‘It’s unlikely you’d float around forever. Another object would smash you to bits once you were in its gravitational pull. You’d more likely be poo dust.’

Tinker shook him off. ‘Yeah, thanks mr science blob. It’s still a bad way to go. Come on tin can. Haven’t you found the image yet? I thought you were fast. Hurry up.’ 

‘The lock was embedded in the floor,’ Scrap replied. ‘I’m attempting to break the code. It’s a polymorphic algorithm. My central processor is running 3 billion calculations.’ 

‘And?’ Tinker raised an eyebrow. 

‘I am …’ Scrap turned his head 180 degrees and looked down at the Gator. ‘Hurrying.’

Intruder detected. Please provide authorisation to deactivate defensive measures. 

Examples of what my readers think...

Molly, Amazon, ★★★★★ 

Twilight Tales

I really enjoyed this collection of stories by Atticus Ryder, I think there is something for everyone in the tales and each has a moral message at the end. It is difficult to pick a favourite but Junk town was interesting in its message about the importance of old things and I liked time to go too as I am interested in the concept of time travel. Overall, a really lovely collection of stories that anyone from any age can get something out of.

Amazon Review

Jojo, Amazon, ★★★★★ 

The Minor Gentleman: & His Upside Down Heart 

A book written for children, but adults will enjoy the adventure. Lucy is a seamstress that is beckoned into the wood by mystical music. Finding a glowing acorn changes her course and sets her on a mission with The Musical Troupe. Can she discover how the famous Minor Gentleman, Stephan, has lost his love of composing and help him get it back?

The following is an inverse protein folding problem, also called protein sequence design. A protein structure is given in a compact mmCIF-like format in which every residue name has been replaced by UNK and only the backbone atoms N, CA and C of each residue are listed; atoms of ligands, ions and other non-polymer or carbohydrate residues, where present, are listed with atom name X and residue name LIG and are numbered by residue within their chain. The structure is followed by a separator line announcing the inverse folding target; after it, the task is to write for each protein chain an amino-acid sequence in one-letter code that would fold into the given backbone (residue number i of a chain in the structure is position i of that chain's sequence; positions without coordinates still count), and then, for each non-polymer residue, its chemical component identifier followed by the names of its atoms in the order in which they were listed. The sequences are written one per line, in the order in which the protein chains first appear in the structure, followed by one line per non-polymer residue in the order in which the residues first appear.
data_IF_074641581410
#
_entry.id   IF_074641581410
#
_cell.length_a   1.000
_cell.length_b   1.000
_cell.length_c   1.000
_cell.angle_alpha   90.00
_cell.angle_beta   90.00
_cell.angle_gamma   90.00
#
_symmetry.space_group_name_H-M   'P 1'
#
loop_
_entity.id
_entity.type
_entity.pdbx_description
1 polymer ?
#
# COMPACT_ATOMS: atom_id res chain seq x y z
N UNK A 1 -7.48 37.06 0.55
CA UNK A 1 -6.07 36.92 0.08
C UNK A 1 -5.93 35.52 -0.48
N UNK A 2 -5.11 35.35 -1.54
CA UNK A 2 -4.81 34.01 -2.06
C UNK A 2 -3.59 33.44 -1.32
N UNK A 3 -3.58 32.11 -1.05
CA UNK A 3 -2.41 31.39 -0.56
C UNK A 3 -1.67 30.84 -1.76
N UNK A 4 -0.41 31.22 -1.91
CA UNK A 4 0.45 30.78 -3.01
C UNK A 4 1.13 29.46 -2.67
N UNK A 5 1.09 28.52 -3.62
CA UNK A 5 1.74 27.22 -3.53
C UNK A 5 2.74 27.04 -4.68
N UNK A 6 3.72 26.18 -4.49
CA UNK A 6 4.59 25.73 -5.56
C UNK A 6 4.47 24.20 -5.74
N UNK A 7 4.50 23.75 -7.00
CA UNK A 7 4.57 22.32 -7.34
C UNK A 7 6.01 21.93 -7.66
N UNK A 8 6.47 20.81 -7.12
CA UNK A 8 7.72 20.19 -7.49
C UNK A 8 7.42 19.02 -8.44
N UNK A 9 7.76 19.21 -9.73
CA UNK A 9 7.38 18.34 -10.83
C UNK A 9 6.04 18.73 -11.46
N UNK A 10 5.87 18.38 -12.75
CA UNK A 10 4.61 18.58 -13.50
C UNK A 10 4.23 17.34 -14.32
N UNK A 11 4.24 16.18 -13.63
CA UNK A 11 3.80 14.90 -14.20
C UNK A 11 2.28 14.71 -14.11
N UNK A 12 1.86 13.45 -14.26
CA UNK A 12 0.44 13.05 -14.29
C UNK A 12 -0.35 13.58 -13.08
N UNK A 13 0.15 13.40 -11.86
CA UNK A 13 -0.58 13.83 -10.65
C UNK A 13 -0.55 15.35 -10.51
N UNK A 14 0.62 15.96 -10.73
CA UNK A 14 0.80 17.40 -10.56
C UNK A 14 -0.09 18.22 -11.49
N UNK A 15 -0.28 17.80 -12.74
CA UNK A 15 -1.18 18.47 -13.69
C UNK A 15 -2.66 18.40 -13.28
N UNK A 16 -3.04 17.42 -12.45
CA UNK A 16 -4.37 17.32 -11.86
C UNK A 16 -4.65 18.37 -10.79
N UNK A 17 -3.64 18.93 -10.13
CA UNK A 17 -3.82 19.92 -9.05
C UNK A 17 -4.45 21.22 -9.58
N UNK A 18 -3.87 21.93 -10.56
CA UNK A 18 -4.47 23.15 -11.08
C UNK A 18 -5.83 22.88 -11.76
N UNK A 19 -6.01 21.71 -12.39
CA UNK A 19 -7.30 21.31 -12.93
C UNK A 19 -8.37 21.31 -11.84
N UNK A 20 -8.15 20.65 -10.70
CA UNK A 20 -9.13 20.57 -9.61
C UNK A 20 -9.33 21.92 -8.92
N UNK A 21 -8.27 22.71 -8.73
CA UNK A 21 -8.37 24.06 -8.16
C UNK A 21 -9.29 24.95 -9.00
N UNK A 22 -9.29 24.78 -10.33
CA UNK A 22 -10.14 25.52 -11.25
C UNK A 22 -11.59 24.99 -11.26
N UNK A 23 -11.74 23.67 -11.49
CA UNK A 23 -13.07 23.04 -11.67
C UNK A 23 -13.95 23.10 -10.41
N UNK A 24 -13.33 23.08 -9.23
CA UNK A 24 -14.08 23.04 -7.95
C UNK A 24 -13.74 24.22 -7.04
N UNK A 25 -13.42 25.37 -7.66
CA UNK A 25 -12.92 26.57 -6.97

I found The Minor Gentleman: & His Upside Down Heart a fascinating read, as Atticus Ryder brings his characters alive. Children will enjoy the fantasy of a talking owl and piano as they give direction to Lucy. One of them has been deceived, and Lucy must be careful as she unravels the mysteries aboard the flying airship. The intriguing illustrations add visual clarity to scenes children may not be familiar with, like an airship.


Tina, Waterstones, ★★★★★ 

Just String is a delightful little book, about the adventures of String, who is unsure of his own identity. Who is String? And What else can String be?

String is desperately looking for the answers to this question and eventually realises that he is what he is. Why should he wish to be anything else?

This narrative teaches children to be happy in themselves but if they do want to change, they should be able to without any problems from anyone else. It’s funny that I am reading this book now as an adult, as I tend to have a problem with my own identity. Perhaps if I had this book whilst as a child, I would not have the problems I do now in adulthood.

Recommended for its target readership and maybe one or two adults, too!


Pay it forward

My focus is my readers. I use profit from sales to give away books. I wanted to reach those reluctant readers in the corner of the school library and show them the magic of their own imagination. I set annual giving targets for local and international charities, schools, nurseries and children.

Counts so far...

58 to Children

252 to Charities

14 to Schools

23 to Nursuries

Where have I come from and where am I going to